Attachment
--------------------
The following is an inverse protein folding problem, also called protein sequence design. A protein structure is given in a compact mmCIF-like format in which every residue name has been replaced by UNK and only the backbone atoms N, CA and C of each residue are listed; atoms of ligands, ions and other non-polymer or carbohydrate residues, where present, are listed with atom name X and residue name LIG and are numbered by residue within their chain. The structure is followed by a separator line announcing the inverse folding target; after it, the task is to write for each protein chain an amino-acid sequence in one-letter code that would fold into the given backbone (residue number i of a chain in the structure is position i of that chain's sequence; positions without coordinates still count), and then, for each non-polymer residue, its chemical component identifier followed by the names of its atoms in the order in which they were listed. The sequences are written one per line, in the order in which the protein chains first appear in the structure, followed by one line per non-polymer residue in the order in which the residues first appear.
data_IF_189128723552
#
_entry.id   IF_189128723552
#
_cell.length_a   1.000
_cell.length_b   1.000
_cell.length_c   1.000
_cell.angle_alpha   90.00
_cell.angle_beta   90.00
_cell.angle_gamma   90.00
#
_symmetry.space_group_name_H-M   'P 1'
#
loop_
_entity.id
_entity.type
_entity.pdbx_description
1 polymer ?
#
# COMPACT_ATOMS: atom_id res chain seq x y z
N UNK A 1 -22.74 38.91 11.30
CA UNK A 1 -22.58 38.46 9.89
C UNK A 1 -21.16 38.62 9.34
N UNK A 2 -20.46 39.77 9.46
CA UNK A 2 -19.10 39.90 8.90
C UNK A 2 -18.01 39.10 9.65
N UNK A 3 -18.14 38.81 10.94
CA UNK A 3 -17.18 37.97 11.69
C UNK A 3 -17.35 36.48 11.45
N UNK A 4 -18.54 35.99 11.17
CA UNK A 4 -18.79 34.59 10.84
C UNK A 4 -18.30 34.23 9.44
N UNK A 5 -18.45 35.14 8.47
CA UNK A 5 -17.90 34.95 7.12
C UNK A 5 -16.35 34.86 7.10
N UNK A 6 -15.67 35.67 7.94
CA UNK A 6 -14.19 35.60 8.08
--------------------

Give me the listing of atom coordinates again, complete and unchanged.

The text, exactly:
The following is an inverse protein folding problem, also called protein sequence design. A protein structure is given in a compact mmCIF-like format in which every residue name has been replaced by UNK and only the backbone atoms N, CA and C of each residue are listed; atoms of ligands, ions and other non-polymer or carbohydrate residues, where present, are listed with atom name X and residue name LIG and are numbered by residue within their chain. The structure is followed by a separator line announcing the inverse folding target; after it, the task is to write for each protein chain an amino-acid sequence in one-letter code that would fold into the given backbone (residue number i of a chain in the structure is position i of that chain's sequence; positions without coordinates still count), and then, for each non-polymer residue, its chemical component identifier followed by the names of its atoms in the order in which they were listed. The sequences are written one per line, in the order in which the protein chains first appear in the structure, followed by one line per non-polymer residue in the order in which the residues first appear.
data_IF_189128723552
#
_entry.id   IF_189128723552
#
_cell.length_a   1.000
_cell.length_b   1.000
_cell.length_c   1.000
_cell.angle_alpha   90.00
_cell.angle_beta   90.00
_cell.angle_gamma   90.00
#
_symmetry.space_group_name_H-M   'P 1'
#
loop_
_entity.id
_entity.type
_entity.pdbx_description
1 polymer ?
#
# COMPACT_ATOMS: atom_id res chain seq x y z
N UNK A 1 -22.74 38.91 11.30
CA UNK A 1 -22.58 38.46 9.89
C UNK A 1 -21.16 38.62 9.34
N UNK A 2 -20.46 39.77 9.46
CA UNK A 2 -19.10 39.90 8.90
C UNK A 2 -18.01 39.10 9.65
N UNK A 3 -18.14 38.81 10.94
CA UNK A 3 -17.18 37.97 11.69
C UNK A 3 -17.35 36.48 11.45
N UNK A 4 -18.54 35.99 11.17
CA UNK A 4 -18.79 34.59 10.84
C UNK A 4 -18.30 34.23 9.44
N UNK A 5 -18.45 35.14 8.47
CA UNK A 5 -17.90 34.95 7.12
C UNK A 5 -16.35 34.86 7.10
N UNK A 6 -15.67 35.67 7.94
CA UNK A 6 -14.19 35.60 8.08